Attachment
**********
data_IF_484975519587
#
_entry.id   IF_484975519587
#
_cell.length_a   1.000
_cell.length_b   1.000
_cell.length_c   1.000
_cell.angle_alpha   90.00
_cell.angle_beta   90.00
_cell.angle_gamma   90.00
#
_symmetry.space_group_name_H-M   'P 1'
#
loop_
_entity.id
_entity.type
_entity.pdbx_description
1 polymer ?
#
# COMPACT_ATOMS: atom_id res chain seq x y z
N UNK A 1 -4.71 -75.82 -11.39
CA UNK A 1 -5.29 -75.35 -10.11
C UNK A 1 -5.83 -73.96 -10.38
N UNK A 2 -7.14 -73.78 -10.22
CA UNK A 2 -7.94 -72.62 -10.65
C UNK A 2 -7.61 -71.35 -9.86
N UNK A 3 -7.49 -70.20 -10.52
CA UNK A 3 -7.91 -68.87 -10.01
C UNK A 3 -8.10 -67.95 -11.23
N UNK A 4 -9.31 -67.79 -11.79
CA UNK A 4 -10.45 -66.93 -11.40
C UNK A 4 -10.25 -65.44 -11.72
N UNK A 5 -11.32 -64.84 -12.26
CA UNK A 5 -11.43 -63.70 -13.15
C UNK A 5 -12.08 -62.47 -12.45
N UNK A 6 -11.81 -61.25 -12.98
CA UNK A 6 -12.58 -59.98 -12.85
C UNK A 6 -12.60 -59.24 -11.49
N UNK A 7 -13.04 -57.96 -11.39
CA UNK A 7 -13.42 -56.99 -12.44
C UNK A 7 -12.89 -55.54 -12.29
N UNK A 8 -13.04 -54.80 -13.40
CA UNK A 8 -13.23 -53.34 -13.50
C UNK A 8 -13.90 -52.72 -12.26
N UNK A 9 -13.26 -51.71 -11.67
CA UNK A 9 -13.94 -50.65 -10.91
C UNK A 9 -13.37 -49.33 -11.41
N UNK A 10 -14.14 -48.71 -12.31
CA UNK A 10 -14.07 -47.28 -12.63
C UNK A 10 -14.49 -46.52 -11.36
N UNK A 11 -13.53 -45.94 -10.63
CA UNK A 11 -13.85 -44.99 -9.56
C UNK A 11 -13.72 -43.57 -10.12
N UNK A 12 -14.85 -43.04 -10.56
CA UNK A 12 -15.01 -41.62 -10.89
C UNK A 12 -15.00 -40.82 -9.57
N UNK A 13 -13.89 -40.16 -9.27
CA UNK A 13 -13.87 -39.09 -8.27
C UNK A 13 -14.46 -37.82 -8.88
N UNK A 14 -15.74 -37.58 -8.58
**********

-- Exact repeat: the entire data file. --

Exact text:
data_IF_484975519587
#
_entry.id   IF_484975519587
#
_cell.length_a   1.000
_cell.length_b   1.000
_cell.length_c   1.000
_cell.angle_alpha   90.00
_cell.angle_beta   90.00
_cell.angle_gamma   90.00
#
_symmetry.space_group_name_H-M   'P 1'
#
loop_
_entity.id
_entity.type
_entity.pdbx_description
1 polymer ?
#
# COMPACT_ATOMS: atom_id res chain seq x y z
N UNK A 1 -4.71 -75.82 -11.39
CA UNK A 1 -5.29 -75.35 -10.11
C UNK A 1 -5.83 -73.96 -10.38
N UNK A 2 -7.14 -73.78 -10.22
CA UNK A 2 -7.94 -72.62 -10.65
C UNK A 2 -7.61 -71.35 -9.86
N UNK A 3 -7.49 -70.20 -10.52
CA UNK A 3 -7.91 -68.87 -10.01
C UNK A 3 -8.10 -67.95 -11.23
N UNK A 4 -9.31 -67.79 -11.79
CA UNK A 4 -10.45 -66.93 -11.40
C UNK A 4 -10.25 -65.44 -11.72
N UNK A 5 -11.32 -64.84 -12.26
CA UNK A 5 -11.43 -63.70 -13.15
C UNK A 5 -12.08 -62.47 -12.45
N UNK A 6 -11.81 -61.25 -12.98
CA UNK A 6 -12.58 -59.98 -12.85
C UNK A 6 -12.60 -59.24 -11.49
N UNK A 7 -13.04 -57.96 -11.39
CA UNK A 7 -13.42 -56.99 -12.44
C UNK A 7 -12.89 -55.54 -12.29
N UNK A 8 -13.04 -54.80 -13.40
CA UNK A 8 -13.23 -53.34 -13.50
C UNK A 8 -13.90 -52.72 -12.26
N UNK A 9 -13.26 -51.71 -11.67
CA UNK A 9 -13.94 -50.65 -10.91
C UNK A 9 -13.37 -49.33 -11.41
N UNK A 10 -14.14 -48.71 -12.31
CA UNK A 10 -14.07 -47.28 -12.63
C UNK A 10 -14.49 -46.52 -11.36
N UNK A 11 -13.53 -45.94 -10.63
CA UNK A 11 -13.85 -44.99 -9.56
C UNK A 11 -13.72 -43.57 -10.12
N UNK A 12 -14.85 -43.04 -10.56
CA UNK A 12 -15.01 -41.62 -10.89
C UNK A 12 -15.00 -40.82 -9.57
N UNK A 13 -13.89 -40.16 -9.27
CA UNK A 13 -13.87 -39.09 -8.27
C UNK A 13 -14.46 -37.82 -8.88
N UNK A 14 -15.74 -37.58 -8.58